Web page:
Book Review: It's Complicated: The Social Lives of Networked Teens by danah boyd
I started reading danah boyd's blog in 2005, after seeing she was an attendee at the very first BlogHer conference, 10 years ago. I met danah in person, at BlogHer '06 when she moderated my very first BlogHer panel, Outreach Blogging is not for the faint-hearted. She was more amazing in person than she was on her blog -- which is saying a lot, because she had an amazing blog. Being a mom of teens, not much younger than danah, I can't even begin to tell you how much reading her blog posts meant to me. I left BlogHer '06 saying "I want Michelle to grow up to be danah boyd!"
For the last 10 years, I've read pretty much everything danah's written online and I've told thousands of people they should read anything she writes. I suspect I'll be saying that until I'm dead. danah is smart and she causes me to think deep thoughts about all sorts of subjects but especially those related to teens and their use of the internet.
When I heard danah's book, It's Complicated: The Social Lives of Networked Teens, was going to be released at the end of February I rushed over to Amazon to pre-order. I was extra pleased to find it was shipping early and I had the book the very next day. I started reading it immediately and used an entire package of my special giraffe sticky notes to mark sections I was particularly interested in talking about in this review -- which means I marked so many pages that there's no way I can tell you about every point where I nodded my head enthusiastically or said "Yes! Yes, this!"
I have six kids between the ages of 30 and 15. My oldest kids learned to type in online chat rooms (does anyone remember The Palace, where you could create cool avatars and clothe them and give them accessories?) and started blogging young, on Xanga and LiveJournal. They had personal web pages on Geocities. The younger kids are attached to their iPhones, iPads, Kindles, macbooks and laptops but no more so than I am. They use Twitter and Facebook, Instagram and Tumblr. Some of them use Snapchat. I've pretty much seen it all, in terms of teens and online behaviors.
I have always seen my teens' online behavior through the lens of my own childhood -- hanging out with my friends was THE MOST IMPORTANT THING and that's exactly why all six of my kids enjoy using social media.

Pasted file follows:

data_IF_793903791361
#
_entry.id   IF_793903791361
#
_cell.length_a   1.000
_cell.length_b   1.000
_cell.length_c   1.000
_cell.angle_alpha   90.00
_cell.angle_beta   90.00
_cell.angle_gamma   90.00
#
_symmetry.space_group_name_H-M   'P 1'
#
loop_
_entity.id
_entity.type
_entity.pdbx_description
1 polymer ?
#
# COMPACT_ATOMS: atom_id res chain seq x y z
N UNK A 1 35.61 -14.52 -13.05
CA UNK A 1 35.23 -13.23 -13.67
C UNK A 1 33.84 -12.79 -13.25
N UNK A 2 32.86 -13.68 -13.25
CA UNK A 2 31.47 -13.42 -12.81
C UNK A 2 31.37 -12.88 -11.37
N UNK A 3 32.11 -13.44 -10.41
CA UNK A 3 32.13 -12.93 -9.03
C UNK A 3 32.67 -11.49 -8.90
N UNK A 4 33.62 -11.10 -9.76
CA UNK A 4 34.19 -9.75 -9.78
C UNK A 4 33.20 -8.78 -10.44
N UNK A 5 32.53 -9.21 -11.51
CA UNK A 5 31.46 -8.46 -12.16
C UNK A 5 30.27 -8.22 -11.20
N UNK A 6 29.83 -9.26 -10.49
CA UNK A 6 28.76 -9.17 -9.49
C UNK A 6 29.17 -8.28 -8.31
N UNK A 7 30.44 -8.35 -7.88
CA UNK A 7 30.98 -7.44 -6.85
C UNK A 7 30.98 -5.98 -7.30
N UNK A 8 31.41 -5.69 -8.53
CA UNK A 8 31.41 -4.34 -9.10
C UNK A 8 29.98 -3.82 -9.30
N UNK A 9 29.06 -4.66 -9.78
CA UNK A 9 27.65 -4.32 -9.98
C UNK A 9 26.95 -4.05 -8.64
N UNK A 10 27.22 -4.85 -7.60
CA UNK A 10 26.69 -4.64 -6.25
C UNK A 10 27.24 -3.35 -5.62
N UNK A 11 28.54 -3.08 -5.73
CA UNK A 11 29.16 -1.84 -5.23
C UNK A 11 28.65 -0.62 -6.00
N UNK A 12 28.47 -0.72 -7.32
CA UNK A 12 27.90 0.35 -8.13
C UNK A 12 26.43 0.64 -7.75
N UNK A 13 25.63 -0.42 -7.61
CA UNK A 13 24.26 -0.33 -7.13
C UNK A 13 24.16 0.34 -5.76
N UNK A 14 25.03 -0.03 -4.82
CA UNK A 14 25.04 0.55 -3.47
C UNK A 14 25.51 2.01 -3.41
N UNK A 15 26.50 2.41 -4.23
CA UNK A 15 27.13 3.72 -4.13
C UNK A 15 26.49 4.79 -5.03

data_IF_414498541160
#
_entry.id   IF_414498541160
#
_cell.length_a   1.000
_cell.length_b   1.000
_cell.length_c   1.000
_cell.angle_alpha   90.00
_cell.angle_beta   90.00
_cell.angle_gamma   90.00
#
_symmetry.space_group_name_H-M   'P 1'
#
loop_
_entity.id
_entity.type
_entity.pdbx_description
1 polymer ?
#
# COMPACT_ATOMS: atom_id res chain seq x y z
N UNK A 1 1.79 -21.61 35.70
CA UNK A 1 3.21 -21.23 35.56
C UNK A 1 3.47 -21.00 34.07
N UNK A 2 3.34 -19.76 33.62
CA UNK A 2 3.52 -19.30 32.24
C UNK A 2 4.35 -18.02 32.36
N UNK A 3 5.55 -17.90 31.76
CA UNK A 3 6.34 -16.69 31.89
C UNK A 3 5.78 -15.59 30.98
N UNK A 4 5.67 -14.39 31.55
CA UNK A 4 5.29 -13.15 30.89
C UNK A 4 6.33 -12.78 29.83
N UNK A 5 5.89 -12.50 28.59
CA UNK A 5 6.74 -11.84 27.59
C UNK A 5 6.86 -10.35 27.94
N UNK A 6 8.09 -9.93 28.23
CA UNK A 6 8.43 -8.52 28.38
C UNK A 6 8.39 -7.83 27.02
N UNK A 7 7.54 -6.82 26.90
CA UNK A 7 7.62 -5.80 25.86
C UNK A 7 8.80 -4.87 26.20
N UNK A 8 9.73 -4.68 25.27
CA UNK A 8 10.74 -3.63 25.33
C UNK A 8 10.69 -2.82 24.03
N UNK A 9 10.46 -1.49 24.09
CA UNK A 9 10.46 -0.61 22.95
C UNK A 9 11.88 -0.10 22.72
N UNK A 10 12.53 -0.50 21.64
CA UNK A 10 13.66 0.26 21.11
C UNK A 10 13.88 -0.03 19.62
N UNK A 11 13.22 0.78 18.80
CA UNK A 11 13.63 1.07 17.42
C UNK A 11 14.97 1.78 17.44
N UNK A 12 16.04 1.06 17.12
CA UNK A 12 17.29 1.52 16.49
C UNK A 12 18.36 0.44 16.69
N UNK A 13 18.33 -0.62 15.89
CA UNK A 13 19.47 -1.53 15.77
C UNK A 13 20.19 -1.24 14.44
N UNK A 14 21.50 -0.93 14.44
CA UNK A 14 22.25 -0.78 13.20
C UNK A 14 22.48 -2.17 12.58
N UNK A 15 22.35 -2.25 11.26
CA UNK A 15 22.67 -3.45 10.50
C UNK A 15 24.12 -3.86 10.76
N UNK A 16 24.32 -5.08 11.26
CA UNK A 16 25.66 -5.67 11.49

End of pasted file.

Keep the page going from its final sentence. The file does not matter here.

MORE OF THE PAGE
Our kids are over-scheduled. We don't believe it's safe for them to ride their bikes around their neighborhoods. Malls and diners often have restrictions in place that prevent teens from gathering in public spaces. Sometimes the only place our kids can hang out with their friends IS on social media. And, when they are with their friends, they aren't using social media to escape -- they're using their using the smart phones to connect with other friends, take photos and otherwise document their in-real-life experience, (which is not necessarily the way adults use their smart phones when they're out and about), an example danah mentions in the introduction her her book, from a high school football game:
They whipped out their phones to take photos of the Homecoming Court, and many were texting frantically while trying to find one another in the crowd. Once they connected, the texting often stopped.... And even though many teens are frequent texters, the teens were not directing most of their attention to their devices. When they did look at their phones, they were often sharing the screen with the person sitting next to them, reading or viewing something together.
The parents in the stands were paying much more attention to their devices. They were even more universally equipped with smartphones than their children and those devices dominated their focus. (page 3)
It's Complicated: The Social Lives of Networked Teens does a great job of looking at this very thing and danah helps adults get past the very confusing and often frightening stories we see often see about bullying, online sexual predators and teen addiction to the internet to understand what's really happening with kids online.
I found the chapter on Identity to be really interesting. It's been interesting to watch all of my kids online and see their online personalities evolve. It's not so much "typing themselves into being" (Links to a pdf), as it has been learning how and when to present various pieces of their personalities and beliefs to different audiences. It's about learning how to engage with people in the proper context -- context that we, as observers, may not immediately recognize and understand (which can be scary and confusing for parents.)
Also interesting was the chapter on Privacy. I've found a lot of parents struggle with trying to determine how much privacy to give their teens online and why their kids even want it, if they aren't doing anything wrong. One of the first rules I told my partner, when our relationship was new, was that I do not read my kids' Live Journals or Xanga blogs or Myspace pages unless they specifically tell me I can.
Surveillance is the mechanism by which powerful entities assert their power over less powerful individuals. When parents choose to hover, lurk, and track, they implicitly try to regulate teens' practices. Parents often engage in these practices out of love but fail to realize how surveillance is a form of oppression that limits teens' ability to make independent choices. Regardless of how they explicitly choose to respond to it, teens are configured by the surveillance that they experience. It shapes their understanding of the social context and undermines their agency. As a result, what teens' do to achieve privacy often looks different than what most adults would expect as appropriate tactics. Teens assume that they are being watched, and so they try to find privacy within public settings rather than in opposition to public-ness" (page 74)